Smoldering myeloma was a hot topic at the recent American Society of Hematology meeting, Researchers are especially intent on discussing how to treat high risk smoldering myeloma – or patients who are most likely to progress to active myeloma within a 24 month period. A multitude of approaches are being used from single drugs to full blown myeloma therapy.
Dr. Irene Ghobrial of the Dana Farber Cancer Institute shared study results from a smoldering myeloma trial using a triple combination of a proteasome inhibitor, immunomodulator and steroid. This is a common combination used in typical myeloma care. When researchers began clinical trials for smoldering myeloma patients, they started with a single drug – typically lenalidomide. Now specialists wonder if that’s enough, or if a single drug allows the myeloma to escape and grow.
The goal of the study was to strike a balance between care that would prevent active myeloma while at the same time reducing side effects for patients with this precursor condition.
The study is enrolling 62 patients. The 53 patients participating in the study to date received the triplet combination of ixazomib/lenalidomide/dex for 9 cycles of therapy and then ixazomib/lenalidomide maintenance for another 15 cycles (about 2 years of total treatment).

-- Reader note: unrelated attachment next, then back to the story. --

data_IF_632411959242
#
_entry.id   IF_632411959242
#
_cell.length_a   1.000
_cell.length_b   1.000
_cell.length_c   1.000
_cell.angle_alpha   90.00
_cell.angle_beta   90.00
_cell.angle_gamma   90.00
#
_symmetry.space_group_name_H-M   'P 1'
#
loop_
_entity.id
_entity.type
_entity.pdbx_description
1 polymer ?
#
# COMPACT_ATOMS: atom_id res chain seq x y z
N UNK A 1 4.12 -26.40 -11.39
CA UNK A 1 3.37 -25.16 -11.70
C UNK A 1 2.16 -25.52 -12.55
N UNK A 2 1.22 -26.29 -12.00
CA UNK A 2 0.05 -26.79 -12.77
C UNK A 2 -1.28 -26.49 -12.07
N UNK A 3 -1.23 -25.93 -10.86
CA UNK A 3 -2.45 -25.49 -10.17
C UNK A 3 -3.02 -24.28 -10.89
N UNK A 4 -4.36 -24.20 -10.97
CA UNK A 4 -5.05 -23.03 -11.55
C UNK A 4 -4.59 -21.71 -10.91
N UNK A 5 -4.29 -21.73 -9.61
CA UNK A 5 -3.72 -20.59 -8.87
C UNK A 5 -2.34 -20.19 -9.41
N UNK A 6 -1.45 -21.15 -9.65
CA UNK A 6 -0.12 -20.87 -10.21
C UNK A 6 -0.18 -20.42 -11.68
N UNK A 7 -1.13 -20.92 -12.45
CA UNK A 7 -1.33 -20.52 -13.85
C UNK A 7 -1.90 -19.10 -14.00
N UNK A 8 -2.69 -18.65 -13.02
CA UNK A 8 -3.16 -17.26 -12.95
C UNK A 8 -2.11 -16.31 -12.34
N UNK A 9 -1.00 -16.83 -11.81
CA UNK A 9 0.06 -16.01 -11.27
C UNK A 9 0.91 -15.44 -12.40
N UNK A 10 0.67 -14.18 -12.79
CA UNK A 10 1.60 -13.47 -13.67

The median follow up was 14.4 months. Over half (54%) of the patients had high risk genetic features. Over half (53%) of the patients also had clear high risk smoldering myeloma.
As of the abstract date:
- Patients had an overall response rate of 100%
- 14 patients had stringent complete responses (70% of these had MRD negative disease)
- 9 patients had very good partial responses
- 18 patients had partial responses
- 4 patients had minimal responses
- None of the patients had progressed to active myeloma
- None of the patients developed end organ damage
Dr. Ghobrial noted that this combination may provide convenient, effective therapy with minimal toxicity for this patient group.